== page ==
5. angelo said on 29th January 2014, 10:11

    looks like they are still convincing Ross for the role

  6. petebaldwin (@petebaldwin) said on 29th January 2014, 10:18

    Whitmarsh has shown time and time again that his trackside decisions made under pressure are terrible. I can’t remember many good strategical decisions made with him in charge. Lotus, on the other hand, had a real knack of not being involved in races until the last 10 laps where they suddenly appeard out of nowhere and fought for the win.

    Good call by McLaren IMO.

    • Carl Craven said on 29th January 2014, 10:42

      It’s true to say that Mclaren didni’t seem to thrive under Martin, but could you give us an example to back up your argument?

      • petebaldwin (@petebaldwin) said on 29th January 2014, 11:14

        I assume you mean an example with Lotus as example of McLaren getting strategy wrong are fairly easy to locate!

        Strategy wise, Australia 2013 is an example. Most 3 stopped except for Raikkonen who won. He wasn’t the fastest that weekend but they got the calls right. It’s rare that under Whitmarsh, McLaren won with a car that wasn’t the fastest. In fact, often the opposite was true and they lost with the fastest car because of errors!

        • Joshua Mesh (@joshua-mesh) said on 29th January 2014, 11:59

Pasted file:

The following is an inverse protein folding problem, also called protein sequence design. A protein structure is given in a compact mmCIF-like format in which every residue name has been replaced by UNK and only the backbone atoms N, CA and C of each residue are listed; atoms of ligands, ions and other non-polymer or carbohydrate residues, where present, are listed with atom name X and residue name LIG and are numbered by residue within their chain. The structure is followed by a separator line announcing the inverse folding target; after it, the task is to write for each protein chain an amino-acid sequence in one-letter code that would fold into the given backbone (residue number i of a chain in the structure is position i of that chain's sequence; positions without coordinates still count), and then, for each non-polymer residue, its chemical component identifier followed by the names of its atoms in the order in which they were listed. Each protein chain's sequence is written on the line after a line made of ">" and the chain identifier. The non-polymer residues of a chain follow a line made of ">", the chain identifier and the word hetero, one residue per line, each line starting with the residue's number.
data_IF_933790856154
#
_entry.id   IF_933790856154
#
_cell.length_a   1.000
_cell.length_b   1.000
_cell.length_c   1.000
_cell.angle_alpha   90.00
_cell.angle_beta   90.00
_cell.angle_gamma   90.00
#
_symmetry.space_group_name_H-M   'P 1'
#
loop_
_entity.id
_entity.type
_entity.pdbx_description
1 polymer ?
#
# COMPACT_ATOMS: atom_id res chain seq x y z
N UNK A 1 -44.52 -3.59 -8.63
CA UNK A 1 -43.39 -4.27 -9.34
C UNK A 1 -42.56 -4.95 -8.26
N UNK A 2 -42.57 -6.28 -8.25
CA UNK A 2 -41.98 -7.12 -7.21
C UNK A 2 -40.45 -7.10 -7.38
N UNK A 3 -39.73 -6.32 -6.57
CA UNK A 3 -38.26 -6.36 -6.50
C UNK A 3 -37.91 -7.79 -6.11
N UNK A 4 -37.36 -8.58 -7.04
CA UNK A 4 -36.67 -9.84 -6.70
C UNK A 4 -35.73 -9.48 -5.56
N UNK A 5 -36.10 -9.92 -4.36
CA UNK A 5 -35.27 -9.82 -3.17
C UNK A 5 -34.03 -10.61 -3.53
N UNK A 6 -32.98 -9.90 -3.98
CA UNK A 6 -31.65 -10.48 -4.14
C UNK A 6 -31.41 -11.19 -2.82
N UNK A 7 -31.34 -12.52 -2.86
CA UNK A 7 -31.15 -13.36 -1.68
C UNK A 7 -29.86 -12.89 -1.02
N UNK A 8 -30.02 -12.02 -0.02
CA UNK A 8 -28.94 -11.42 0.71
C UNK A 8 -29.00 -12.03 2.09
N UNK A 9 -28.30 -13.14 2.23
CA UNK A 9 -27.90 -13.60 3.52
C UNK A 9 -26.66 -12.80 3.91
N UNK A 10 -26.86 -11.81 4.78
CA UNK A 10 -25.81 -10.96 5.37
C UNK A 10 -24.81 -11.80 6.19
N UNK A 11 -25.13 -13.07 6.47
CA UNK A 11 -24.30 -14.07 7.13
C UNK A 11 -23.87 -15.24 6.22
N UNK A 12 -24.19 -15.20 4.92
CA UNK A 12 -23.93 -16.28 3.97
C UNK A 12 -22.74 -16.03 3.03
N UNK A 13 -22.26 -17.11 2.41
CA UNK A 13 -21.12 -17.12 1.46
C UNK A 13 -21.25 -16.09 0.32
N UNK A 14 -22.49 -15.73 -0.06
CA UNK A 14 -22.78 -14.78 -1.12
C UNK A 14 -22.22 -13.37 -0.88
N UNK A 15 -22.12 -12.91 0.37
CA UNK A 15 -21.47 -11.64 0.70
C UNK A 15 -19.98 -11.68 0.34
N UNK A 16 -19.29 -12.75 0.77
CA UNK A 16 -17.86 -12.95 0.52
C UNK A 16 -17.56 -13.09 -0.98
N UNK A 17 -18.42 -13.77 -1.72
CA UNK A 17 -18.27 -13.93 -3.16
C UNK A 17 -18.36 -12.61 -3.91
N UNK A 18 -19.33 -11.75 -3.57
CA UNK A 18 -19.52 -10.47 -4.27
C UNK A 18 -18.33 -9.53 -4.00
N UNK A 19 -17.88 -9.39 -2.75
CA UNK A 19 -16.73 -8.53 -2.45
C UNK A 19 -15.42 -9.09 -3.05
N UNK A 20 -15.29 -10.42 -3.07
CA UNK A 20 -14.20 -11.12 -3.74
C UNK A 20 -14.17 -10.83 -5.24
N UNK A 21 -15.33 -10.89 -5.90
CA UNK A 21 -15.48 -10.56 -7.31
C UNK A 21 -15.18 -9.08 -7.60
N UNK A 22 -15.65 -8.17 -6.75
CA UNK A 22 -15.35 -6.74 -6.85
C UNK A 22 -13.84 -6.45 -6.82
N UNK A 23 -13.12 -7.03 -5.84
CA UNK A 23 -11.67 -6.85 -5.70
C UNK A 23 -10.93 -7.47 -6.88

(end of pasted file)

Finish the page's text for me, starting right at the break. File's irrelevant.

@petebaldwin you do realise that Whitmarsh was not the person making strategy calls on race weekends? His job is to manage the staff.

          • Tricky (@tricky) said on 29th January 2014, 12:22

            But Martin is in charge of making sure the strategy on strategy is correct! Do they have enough people and resources? Are they wasting resources on strategy that could have been put on aerodynamics. Are they too reliant on finding a pre-race simulated model for the unfolding situation, and not accepting gut reaction. You can’t pin one call on the boss, but he is responsible for how they got to that point.

          • Joshua Mesh (@joshua-mesh) said on 29th January 2014, 13:05

            @tricky the OP was clearly speaking about race strategy and that is what I was replying to and speaking about.

        • matt90 (@matt90) said on 29th January 2014, 12:54

          In fact, often the opposite was true and they lost with the fastest car because of errors!

          In 2012 yes. They didn’t have the fastest car often aside from then.

        • Kimi4WDC said on 30th January 2014, 2:17

          Even more rare with Lotus. During two years, they had 2-4 good calls the rest were pitiful repeats of who knows what they been thinking and loss of many points.

  7. timi (@timi) said on 29th January 2014, 10:38

    Weren’t McLaren having a dig at Mercedes last year for their management heirarchy.. and now McLaren follow in their footsteps. Swings and roundabouts eh!

  8. gzegzolek (@gzegzolek) said on 29th January 2014, 10:49

    I don’t like Ron Dennis and the way he acted in the past. He abonded team at the end of 2008,
    left Whitmarsh with rubish 2009 car.
    Now he is back and what it is possible if Eric Boullier takes racing director possition.
    He (Dennis) sits behind Eric and will be saying “Go right or go left” and if something goes wrong, this will be Eric Boullier fault.
    Eric Boullier would be great team principal but without Ron Dennis around.

  9. maxthecat said on 29th January 2014, 11:29

    McLaren won’t win again until they get rid of Sam Michael. The man’s useless in my opinion.